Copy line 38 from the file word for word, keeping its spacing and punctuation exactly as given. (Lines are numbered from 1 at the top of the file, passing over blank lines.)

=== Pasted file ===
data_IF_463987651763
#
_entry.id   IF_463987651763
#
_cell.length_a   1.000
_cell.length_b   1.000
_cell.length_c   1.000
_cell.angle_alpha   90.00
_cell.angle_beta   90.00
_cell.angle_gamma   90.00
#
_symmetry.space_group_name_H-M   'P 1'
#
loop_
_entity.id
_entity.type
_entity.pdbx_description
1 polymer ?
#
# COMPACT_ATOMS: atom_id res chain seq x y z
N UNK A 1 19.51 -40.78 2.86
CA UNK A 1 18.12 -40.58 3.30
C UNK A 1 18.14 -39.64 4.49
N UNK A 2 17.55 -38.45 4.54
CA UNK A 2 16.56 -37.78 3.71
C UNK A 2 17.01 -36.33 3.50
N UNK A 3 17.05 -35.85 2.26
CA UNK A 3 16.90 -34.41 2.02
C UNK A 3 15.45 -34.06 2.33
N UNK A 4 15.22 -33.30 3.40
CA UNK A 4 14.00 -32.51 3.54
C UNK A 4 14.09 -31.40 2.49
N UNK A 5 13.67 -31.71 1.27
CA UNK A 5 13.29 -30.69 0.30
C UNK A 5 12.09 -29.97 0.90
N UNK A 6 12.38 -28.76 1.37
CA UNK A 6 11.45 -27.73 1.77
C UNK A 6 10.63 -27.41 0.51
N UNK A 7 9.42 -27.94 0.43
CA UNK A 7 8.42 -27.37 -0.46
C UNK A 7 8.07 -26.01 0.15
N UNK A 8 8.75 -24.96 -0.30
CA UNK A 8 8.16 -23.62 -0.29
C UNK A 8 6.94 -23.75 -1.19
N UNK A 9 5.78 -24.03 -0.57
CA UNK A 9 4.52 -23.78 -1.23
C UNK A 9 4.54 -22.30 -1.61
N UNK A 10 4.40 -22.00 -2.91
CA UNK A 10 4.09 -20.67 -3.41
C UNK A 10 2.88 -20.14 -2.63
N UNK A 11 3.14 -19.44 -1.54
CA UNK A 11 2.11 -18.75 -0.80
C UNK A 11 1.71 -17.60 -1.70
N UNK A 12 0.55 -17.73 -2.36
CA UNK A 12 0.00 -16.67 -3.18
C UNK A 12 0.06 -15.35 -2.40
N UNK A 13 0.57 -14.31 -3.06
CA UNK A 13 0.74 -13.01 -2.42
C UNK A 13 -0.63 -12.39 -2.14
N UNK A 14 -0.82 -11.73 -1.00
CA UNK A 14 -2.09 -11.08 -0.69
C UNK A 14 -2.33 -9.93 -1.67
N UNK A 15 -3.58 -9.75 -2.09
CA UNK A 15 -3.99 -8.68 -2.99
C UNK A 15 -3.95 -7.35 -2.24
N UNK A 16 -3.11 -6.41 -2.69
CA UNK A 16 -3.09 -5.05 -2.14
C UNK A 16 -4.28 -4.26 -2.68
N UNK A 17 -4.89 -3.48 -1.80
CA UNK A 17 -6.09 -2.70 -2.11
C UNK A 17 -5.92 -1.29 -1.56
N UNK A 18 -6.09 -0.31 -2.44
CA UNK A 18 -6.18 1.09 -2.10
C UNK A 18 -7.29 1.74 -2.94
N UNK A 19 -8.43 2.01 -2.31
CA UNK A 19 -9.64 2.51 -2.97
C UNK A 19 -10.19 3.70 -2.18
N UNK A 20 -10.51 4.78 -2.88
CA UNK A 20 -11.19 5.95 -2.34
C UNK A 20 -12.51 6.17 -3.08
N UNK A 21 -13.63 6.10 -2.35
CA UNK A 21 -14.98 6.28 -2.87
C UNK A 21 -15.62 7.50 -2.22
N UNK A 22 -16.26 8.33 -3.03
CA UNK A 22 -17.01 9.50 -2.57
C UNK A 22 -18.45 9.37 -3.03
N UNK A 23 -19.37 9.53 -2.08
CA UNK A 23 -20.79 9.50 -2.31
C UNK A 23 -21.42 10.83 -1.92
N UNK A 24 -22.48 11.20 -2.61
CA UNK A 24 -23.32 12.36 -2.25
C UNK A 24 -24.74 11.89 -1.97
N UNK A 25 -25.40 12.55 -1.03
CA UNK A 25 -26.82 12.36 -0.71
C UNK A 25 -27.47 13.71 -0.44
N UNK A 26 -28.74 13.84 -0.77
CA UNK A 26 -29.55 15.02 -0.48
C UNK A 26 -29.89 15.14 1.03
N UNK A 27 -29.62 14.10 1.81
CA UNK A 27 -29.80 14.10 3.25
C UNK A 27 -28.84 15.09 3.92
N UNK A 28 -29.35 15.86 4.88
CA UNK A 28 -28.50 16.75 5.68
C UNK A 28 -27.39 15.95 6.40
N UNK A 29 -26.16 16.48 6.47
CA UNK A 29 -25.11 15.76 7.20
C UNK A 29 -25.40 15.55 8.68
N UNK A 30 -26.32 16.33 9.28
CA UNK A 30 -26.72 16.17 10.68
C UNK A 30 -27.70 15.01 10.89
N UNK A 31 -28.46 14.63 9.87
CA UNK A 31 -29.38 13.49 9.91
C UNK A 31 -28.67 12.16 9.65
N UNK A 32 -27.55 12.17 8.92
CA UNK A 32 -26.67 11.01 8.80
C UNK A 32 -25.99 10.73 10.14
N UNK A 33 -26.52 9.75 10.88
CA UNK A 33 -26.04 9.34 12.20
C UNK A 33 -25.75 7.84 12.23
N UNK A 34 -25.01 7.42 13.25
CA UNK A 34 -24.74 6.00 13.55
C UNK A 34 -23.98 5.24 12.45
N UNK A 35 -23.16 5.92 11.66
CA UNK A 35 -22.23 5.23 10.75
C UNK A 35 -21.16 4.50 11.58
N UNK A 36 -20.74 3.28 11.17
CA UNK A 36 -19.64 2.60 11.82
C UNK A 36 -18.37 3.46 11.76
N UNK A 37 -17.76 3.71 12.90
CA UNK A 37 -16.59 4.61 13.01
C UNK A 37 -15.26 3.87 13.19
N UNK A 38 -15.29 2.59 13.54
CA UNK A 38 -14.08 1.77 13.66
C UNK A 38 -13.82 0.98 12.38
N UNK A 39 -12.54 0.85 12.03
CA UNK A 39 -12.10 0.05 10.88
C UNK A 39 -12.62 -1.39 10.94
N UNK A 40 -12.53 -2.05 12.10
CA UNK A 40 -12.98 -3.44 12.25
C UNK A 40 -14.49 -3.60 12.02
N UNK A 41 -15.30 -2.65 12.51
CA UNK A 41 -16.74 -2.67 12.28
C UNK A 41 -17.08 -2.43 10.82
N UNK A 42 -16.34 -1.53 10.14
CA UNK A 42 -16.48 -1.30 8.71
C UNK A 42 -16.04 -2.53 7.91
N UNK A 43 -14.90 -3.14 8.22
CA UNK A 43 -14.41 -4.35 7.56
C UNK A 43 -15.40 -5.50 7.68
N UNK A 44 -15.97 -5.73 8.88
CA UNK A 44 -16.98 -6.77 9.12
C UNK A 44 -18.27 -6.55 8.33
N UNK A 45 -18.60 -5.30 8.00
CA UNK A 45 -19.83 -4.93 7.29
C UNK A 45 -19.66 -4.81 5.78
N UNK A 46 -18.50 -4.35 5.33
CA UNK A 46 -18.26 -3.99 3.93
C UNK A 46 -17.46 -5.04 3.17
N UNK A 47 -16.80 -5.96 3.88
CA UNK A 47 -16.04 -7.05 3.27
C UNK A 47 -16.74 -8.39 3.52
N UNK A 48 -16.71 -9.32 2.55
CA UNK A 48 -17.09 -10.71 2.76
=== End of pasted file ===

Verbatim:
C UNK A 6 10.63 -27.41 0.51